4. Once it’s out, empties the cup into the sink or toilet.

How to maintain a menstrual cup?

At home: Rinse and wipe the cup every time while insertion and removal. Wash the cup with a fragrance and oil-free soap at least once a day. Disinfect by soaking it for a minute in isopropyl alcohol and then hot water before and after each menstrual cycle.

Outdoors: Carry a bottle of water to rinse the cup. If there's NO water you may dry wipe the cup post emptying it, just make sure no stray bits of paper/ cloth remain on the cup. The cup has to be washed thoroughly at least once a day, it might be a good idea to carry travel-sized oil and fragrance-free soap with you if you're out for more than a day.

What can you do about spotting/ leaks?

Using the cup right, there should be no leakage or spotting, but it may take a few days for most people to get used to the cup and wearing it correctly. During this period, you may use panty liners/ reusable pads to catch any stray spotting.

Pros of using menstrual cups:

They're cost-effective, as opposed to a few thousand rupees a year on pads/ tampons, a cup costs a few hundred to a thousand rupees and lasts a few years at least.

They’re eco-friendly. Reusable menstrual cups can last a long time, which means you’re not adding unnecessary pollutants to the environment.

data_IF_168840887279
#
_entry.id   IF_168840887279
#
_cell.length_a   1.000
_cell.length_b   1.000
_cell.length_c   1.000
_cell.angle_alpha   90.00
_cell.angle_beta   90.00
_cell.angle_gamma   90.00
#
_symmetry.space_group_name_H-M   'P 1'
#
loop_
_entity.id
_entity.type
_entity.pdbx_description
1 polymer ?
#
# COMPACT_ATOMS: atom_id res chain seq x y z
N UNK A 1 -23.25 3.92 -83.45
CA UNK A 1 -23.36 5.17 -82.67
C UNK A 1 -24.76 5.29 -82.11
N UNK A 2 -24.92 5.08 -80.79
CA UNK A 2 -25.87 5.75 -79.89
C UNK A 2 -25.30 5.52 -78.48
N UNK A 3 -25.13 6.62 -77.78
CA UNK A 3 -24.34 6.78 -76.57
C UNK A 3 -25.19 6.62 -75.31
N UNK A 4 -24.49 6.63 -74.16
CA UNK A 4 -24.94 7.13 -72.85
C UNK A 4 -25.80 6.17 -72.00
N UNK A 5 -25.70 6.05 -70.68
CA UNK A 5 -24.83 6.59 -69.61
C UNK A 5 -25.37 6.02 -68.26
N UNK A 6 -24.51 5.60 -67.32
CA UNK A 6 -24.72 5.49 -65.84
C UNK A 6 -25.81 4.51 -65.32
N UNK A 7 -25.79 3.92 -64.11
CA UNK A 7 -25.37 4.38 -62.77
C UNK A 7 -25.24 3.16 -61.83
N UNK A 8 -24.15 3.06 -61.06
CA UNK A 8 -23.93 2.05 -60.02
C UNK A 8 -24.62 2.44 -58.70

Menstrual cups hold more blood. A menstrual cup can hold about 30-60 ml of menstrual fluids. Tampons, only hold up to 10 ml approximately.

Cons of using menstrual cups:

They have a learning curve, the exact fold, size and cleaning out duration have to be figured individually.

There can be an increased chance for infection, if not maintained properly.

You may be allergic to the material, menstrual cups are normally made from latex-free materials, making them a great option for people with latex allergies. But, silicone or rubber can cause allergic reactions in some people.

My experience using menstrual cups:

I made the switch from menstrual pads to a cup a little over a year ago.

It took me three period cycles to get used to the exact positioning and grip of my cup in order to prevent it from turning and leaking, in this period I used panty liners to catch any staining. I still use reusable liners under the cup to get any stray droplets that may find their way to my panties, which isn't a frequent occurance but, I prefer being over prepared.

I was incredibly apprehensive at first, although I must admit, as a person who menstruates, this was the best decision of my life. Wanna swim on your period? NO FOMO Got splits to do at your dance class? GO FOR IT BBY

Which cup do I use?

I use Sirona's Reusable Menstrual Cup in Size S

This was the first one I purchased and it turned out to be very comfortable for me, this can be individual to the wearer and need a bit of trial and error.

There were many myths and misconceptions regarding the menstrual cup coming my way when I asked my audience to send in queries they may have. I shall try and write an article debunking those very shortly.

Another common question I received was if I've tried using menstrual discs yet, I haven't; perhaps I shall try those out soon, I do like the idea of being able to have sex on my period without worrying about the mess or general ickiness.

In the meanwhile, you may write to me with any queries you may have to my Instagram ( @toshadaa) or at!